Loading presentation...

Present Remotely

Send the link below via email or IM

Copy

Present to your audience

Start remote presentation

  • Invited audience members will follow you as you navigate and present
  • People invited to a presentation do not need a Prezi account
  • This link expires 10 minutes after you close the presentation
  • A maximum of 30 users can follow your presentation
  • Learn more about this feature in our knowledge base article

Do you really want to delete this prezi?

Neither you, nor the coeditors you shared it with will be able to recover it again.

DeleteCancel

Make your likes visible on Facebook?

Connect your Facebook account to Prezi and let your likes appear on your timeline.
You can change this under Settings & Account at any time.

No, thanks

Rhetoric (n.)

No description
by

Gina Patterson

on 29 June 2010

Comments (0)

Please log in to add your comment.

Report abuse

Transcript of Rhetoric (n.)

Hey!
Welcome to
the first day of
Rhetoric & Composition. Meh . . .
what the hell is
"rhetoric" anyway? . . . Apple Shiner. Rhetoric is . . . the study of how people use
language
Symbols
to persaude people to
believe certain things
act on those beliefs Rhetoric is also . . . a theory of argumentation,
including the parts of an argument
ethos
logos
pathos Moreover, rhetoric includes . . . the study of logic in terms of
how arguments are constructed
and how arguments can fall apart Rhetoric also requires . . . an understanding of social, historical context
an understading of the ethics of argumentation
an understanding of philsophy Rhetoric has been around for a long time, and its primary goal has always been to educate students of rhetoric to participate in the public sphere.

Some early rhetoricians include: Sappho (630-570 BC), Gorgias (483-376 BC), Protagorous (481-420 BC), Isocrates (436-338 BC), Plato (427-347 BC), Aristotle (384-322 BC), Cicero (106-43 BC), and Quintillian (35 BC-100 AD).

Early on, there was a good deal of fighting about what role rhetoric played in arriving at Truth. For example, the Sophists argued that Truth is based on community constructions of belief (nomos), via language and symbols. On the other hand, Aristotle claimed that Truth pre-existed language and symbols, and thus philosophy was greater than rhetoric. *One could say that rhetoric is the study of storytelling. *the study of self *the study of reason *the study of emotion, motives, belief *including the Toulmin and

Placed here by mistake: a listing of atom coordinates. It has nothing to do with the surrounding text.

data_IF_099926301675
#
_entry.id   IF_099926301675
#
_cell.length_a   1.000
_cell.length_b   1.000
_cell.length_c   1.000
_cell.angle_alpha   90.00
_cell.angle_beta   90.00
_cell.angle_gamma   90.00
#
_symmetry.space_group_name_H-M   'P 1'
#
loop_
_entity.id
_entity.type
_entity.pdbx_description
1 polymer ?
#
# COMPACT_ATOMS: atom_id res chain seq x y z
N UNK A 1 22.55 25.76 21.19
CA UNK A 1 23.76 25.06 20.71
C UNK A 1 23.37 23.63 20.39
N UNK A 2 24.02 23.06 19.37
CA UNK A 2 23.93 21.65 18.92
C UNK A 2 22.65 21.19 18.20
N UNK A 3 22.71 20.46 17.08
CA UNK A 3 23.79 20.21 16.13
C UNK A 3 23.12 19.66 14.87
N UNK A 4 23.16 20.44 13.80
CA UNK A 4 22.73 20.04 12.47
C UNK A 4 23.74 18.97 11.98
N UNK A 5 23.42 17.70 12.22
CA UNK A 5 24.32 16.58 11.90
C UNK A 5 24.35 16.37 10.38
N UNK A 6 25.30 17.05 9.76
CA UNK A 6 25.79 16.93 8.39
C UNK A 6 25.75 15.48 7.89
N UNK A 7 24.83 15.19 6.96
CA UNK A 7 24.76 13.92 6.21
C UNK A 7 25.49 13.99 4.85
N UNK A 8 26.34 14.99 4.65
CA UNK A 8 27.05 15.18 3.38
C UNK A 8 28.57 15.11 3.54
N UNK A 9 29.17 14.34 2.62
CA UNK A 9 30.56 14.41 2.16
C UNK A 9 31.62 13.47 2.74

Rogerian models of argument *including the study
of logical fallacies *this requires researching
all sides of an issue *this requires understanding the consequences your argument will have for other people *this requires understanding of epistemology (how we know), ontology (what we perceive to be real), and ideology (what we believe and value and why). Well, according to the notes I took for class . . . Also, in "How Many Rhetorics," William Booth argues that rhetoric influences three types of reality . . . Scientific Facts & Value Judgements The Contingency of Nature Contingent Reality Rhetoric influences how we talk about science and value judgements. Rhetoric can also influence how we understand natural phenonmena. Finally, rhetoric can affect:

people's feelings and actions

how people view each other

the materiality of people's lives

These three contingent realities overlap.
Think about how people viewed Galileo as a heritic for arguing that Earth revolved around the Sun. And, in terms of value judgments, think about how people "justified" slavery, genocide, and colonialism. Think about the current debates about whether or not global warming exists. (Poor polar bears . . . ) Think about the emotions behind the words "handout," "socialism," "special rights," "illegals," and "Protecting our freedoms." *What do these phrases evoke? What do they obscure? Consider rascist, xenophobic, sexist, and homophobic "jokes" and comments: does these influence how people are seen or what opportunities they can have in life? Think about politicians, PACs, and political action committess. Since most voters haven't actually read a bill or policy line-by-line, we make our decisions based on the persuasive appeals made by others. (Yikes.) What violence does this condone? PAST PRESENT FUTURE ETHOS Aristotle Booth claimed that there were three branches or "species" of rhetoric. adds a fourth branch. He claims that every time someone encounters a new argument, like it or not, they change. Maybe this is why we react so strongly against new (different) arguments . . . JUDICIAL, FORENSIC

Describes arguments about the past, often used in the courts to argue for the guilt / innocence of the defendant. CEREMONIAL, EPIDIETIC

Describes arguments made in the moment, often ceremonial speeches. Concerns what is good, noble, shameful, virtuous, etc. LEGISLATIVE, DELIBERATIVE

Describes arguments to persaude an audience for / against some future action. Indicates that reality is based on experience and therefore subjective, to a degree. This also means that values and argumentative standards vary by community / identity--which overlap: INTERSECTIONALITY

Because community and identity markers overlap, everyone is pulled by different aspects of their identity. Also, because one's identity cannot be reduced to one single aspect, a person's power becomes a complex realitionship between identity and community affilitations. Faith, Belief Socio-Economic Class Education Immigration
Status Gender Family Sexuality Gender
Performance Ablity,
Disability Race,
Ethnicity Culture Country of Origin Career Political
Affiliations Audre Lord, Patricia Hill Collins argued that identity wasn't monolithic. This theory of difference came about during the multiracial feminist movement. It has considerable influence on how we view ethos. RHETORIC in a nutshell
Full transcript